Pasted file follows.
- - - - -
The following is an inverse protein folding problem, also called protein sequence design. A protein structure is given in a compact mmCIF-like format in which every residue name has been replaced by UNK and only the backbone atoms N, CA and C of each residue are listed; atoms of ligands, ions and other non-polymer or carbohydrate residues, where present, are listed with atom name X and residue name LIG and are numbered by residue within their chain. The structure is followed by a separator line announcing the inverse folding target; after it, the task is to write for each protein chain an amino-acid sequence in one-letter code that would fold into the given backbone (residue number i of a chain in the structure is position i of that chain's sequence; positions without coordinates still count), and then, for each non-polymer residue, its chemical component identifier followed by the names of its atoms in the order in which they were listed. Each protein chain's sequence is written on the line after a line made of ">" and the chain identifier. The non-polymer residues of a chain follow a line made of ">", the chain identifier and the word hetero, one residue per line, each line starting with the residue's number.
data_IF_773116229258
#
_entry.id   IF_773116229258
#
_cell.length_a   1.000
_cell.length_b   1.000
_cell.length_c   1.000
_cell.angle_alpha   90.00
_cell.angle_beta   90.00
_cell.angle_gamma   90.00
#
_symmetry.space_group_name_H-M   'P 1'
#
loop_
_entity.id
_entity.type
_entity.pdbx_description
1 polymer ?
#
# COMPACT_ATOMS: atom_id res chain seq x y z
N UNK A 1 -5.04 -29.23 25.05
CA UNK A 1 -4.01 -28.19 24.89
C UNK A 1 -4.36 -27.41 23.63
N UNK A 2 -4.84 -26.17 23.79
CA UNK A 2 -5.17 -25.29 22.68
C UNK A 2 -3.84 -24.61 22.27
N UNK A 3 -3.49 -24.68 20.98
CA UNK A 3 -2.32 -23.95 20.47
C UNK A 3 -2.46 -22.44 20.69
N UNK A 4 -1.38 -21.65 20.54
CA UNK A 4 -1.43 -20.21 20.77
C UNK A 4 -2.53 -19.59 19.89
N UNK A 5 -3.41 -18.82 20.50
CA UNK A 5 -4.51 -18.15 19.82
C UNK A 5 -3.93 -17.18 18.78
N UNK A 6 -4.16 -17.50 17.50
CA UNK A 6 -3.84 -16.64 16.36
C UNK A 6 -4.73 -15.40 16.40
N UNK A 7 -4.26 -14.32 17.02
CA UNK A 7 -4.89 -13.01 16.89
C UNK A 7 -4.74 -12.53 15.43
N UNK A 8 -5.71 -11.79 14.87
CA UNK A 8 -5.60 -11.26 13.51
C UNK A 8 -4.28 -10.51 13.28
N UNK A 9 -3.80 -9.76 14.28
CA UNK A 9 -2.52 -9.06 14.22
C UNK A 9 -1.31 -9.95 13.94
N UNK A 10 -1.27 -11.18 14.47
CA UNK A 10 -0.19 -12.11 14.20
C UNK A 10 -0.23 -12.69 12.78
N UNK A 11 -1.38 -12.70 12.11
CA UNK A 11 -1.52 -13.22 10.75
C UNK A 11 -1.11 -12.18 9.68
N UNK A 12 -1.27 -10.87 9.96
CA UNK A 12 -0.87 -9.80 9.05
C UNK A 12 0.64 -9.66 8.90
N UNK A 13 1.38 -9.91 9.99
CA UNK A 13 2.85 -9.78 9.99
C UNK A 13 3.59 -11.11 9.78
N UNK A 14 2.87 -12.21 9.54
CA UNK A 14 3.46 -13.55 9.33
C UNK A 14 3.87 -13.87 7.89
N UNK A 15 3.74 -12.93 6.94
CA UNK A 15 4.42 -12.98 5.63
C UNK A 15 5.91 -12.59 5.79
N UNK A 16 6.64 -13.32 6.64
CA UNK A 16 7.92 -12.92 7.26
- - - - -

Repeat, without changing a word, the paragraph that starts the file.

The following is an inverse protein folding problem, also called protein sequence design. A protein structure is given in a compact mmCIF-like format in which every residue name has been replaced by UNK and only the backbone atoms N, CA and C of each residue are listed; atoms of ligands, ions and other non-polymer or carbohydrate residues, where present, are listed with atom name X and residue name LIG and are numbered by residue within their chain. The structure is followed by a separator line announcing the inverse folding target; after it, the task is to write for each protein chain an amino-acid sequence in one-letter code that would fold into the given backbone (residue number i of a chain in the structure is position i of that chain's sequence; positions without coordinates still count), and then, for each non-polymer residue, its chemical component identifier followed by the names of its atoms in the order in which they were listed. Each protein chain's sequence is written on the line after a line made of ">" and the chain identifier. The non-polymer residues of a chain follow a line made of ">", the chain identifier and the word hetero, one residue per line, each line starting with the residue's number.